So, it's our choice then. Trevor Mallard says he wants Aucklanders to decide on the waterfront stadium or Eden Park. In a blatant piece of political manipulation, it's apparently up to us. Not.
Mallard and PM Helen Clark have been smart. Clark has distanced herself from this because of her home in Mt Eden and possible accusations of bias and also because, if the whole thing comes plopping down, she can avoid nasty sewage splashes on her shoes.
Mallard has also got his political ducks in a row. At Friday's media briefing, he lined up the Mayor of Auckland, Dick Hubbard, Chairman of the NZRU, Jock Hobbs, the ARC's Mike Lee - with Geoff Vazey and the Ports of Auckland the only duck still running around quacking independently. For the moment.
It remains to be seen whether the Government, if the Auckland councils cannot agree on this, decides to get tougher and let Mallard start filing his incisors into sharp points and send the 2011 final to Jade Stadium.
This "Auckland's choice" thing would be funny if it wasn't such a manipulative move by the Government to get the result it wants. At Friday's briefing, Jock Hobbs had his Wooden Indian look on and made it clear that the NZRU's support was dependent on whether it could be built in time.
Lee's body language made it clear that he too was between a rock and a hard place while Hubbard almost bounded around the room in joy, all droopy ears and panting like a Spaniel puppy. "A picture is worth a thousand dollars," he misquoted. Once an Eden Park man, his flip-flop to waterfront disciple was gained by the promise that his ratepayers won't be stung - as they would be under the Eden Park proposal.
That's where the manipulation comes in. The waterfront stadium can have oodles of Government help, because it is a "national stadium". Eden Park doesn't get the same amount of help because it is a "regional stadium".
This is Grade A political effluent. The motivations of Clark and Mallard are allegedly that they want to "enhance national identity" and to transform Auckland's economy by making it a truly "internationally competitive city".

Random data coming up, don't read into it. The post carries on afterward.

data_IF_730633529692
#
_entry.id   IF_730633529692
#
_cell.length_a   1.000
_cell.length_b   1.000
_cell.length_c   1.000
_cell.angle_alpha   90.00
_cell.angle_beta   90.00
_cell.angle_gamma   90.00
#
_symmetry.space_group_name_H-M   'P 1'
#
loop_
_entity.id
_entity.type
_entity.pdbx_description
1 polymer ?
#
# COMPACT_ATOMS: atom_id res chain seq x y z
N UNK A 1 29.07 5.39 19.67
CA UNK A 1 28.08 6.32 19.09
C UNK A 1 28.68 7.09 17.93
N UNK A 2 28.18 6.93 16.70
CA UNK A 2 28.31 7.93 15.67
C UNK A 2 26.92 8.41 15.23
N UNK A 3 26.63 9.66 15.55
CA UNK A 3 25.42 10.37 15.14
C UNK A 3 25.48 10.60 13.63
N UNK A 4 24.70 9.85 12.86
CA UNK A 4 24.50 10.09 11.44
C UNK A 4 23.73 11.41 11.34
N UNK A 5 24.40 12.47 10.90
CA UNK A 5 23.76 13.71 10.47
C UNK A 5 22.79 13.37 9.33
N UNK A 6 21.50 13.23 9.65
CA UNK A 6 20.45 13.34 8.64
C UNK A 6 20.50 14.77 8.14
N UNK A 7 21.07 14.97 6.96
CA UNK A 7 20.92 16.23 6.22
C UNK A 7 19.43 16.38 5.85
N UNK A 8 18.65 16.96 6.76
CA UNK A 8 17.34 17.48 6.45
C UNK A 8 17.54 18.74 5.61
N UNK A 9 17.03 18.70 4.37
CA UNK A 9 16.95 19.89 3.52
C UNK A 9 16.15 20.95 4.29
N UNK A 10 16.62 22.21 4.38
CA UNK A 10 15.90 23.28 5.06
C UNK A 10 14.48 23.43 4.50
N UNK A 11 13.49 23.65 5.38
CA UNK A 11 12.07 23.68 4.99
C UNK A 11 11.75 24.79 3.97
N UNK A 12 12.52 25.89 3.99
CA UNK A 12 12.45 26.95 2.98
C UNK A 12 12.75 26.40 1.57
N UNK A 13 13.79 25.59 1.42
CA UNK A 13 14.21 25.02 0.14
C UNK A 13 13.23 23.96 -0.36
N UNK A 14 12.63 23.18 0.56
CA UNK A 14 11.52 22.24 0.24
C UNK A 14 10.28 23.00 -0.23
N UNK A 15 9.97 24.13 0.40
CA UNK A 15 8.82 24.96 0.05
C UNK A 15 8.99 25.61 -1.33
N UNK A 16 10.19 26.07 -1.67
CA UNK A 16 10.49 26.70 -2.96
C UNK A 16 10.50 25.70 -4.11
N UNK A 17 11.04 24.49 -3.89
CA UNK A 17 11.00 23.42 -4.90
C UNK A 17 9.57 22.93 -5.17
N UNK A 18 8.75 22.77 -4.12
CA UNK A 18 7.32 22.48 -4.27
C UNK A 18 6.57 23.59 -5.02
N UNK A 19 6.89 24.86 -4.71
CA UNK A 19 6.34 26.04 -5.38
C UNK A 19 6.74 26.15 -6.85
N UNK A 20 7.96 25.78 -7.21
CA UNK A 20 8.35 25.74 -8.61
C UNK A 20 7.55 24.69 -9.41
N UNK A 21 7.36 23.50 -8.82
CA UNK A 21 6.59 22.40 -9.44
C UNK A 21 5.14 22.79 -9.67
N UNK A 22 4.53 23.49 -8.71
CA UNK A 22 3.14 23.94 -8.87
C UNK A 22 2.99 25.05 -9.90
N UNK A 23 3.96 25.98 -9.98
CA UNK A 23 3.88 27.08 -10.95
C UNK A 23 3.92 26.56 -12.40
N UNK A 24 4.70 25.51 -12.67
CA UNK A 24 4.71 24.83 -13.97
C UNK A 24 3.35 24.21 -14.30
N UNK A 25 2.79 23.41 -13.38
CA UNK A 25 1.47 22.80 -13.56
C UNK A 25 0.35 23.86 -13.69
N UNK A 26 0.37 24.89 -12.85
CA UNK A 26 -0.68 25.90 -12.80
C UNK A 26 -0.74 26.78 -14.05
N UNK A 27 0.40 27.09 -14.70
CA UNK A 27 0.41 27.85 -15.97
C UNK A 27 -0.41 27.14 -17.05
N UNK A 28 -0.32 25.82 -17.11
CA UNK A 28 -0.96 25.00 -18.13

You do wonder why, if we want to make Auckland such a standout place, we don't build a decent train system? Or a health system that doesn't leave people in pain on the waiting lists. Or a better education system.
It would cost $320m to get Eden Park to Rugby World Cup final standard. The waterfront stadium, after weeks of speculation that it will cost between $700m-$1.2 billion, will now apparently cost only $500m.
Oh, yeah? If they can build this thing for $500m, I'll eat Trevor Mallard's hat. With chutney. But, taking the experts at their word, let's build in a cautious 20 per cent cost overrun to $600m. That's $280m more than Eden Park. That'd buy a few trains.
A national stadium on the waterfront will not do for Auckland what the Opera House has done for Sydney. Go to the Opera House or visit its website. There are dozens and dozens of events being held every week. We have yet to hear what the "multi" in 'multi-purpose stadium' means.
The best that Mallard & co could offer was a vague reference to concerts, trade fairs and exhibitions and a ludicrous aside about tourists not having to wait in the rain while they board cruise ships.
Labour have been punished in the polls lately for tax cuts, the pledge card and other issues. It is attempting to regain its grip on the electorate. In years past, Prime Ministers have understood and exercised the electoral power of rugby. Rob Muldoon and his political polar opposite, David Lange, strolled in front of packed stands at rugby tests. They were making the tacit point that they were men of the people; that they backed rugby.
It was nonsense, of course. All they were interested in was keeping power. So are Mallard and Clark. If they were really keen on an "iconic" structure to attract people to Auckland and to give it a "global" feel, they would be building something like Stockholm's impressive kulturhuset (culture house) - a downtown structure housing all manner of the arts, theatres, a venue for rock concerts and/or the Three Tenors - a building which has a real community, identity and artistic pulse to it and used daily.
If you built Eden Park for $320 million and had $280m left over, you could build something like the kulturhuset. But there's more votes in rugby.
I cannot see how a stadium between two jetties will "transform" Auckland. But I can see how it may transform Labour.
Mallard spelled out how the waterfront option had arisen because Eden Park's costs ballooned from $160m to $320m, prompting a re-think. The result? The Government will be spending even more.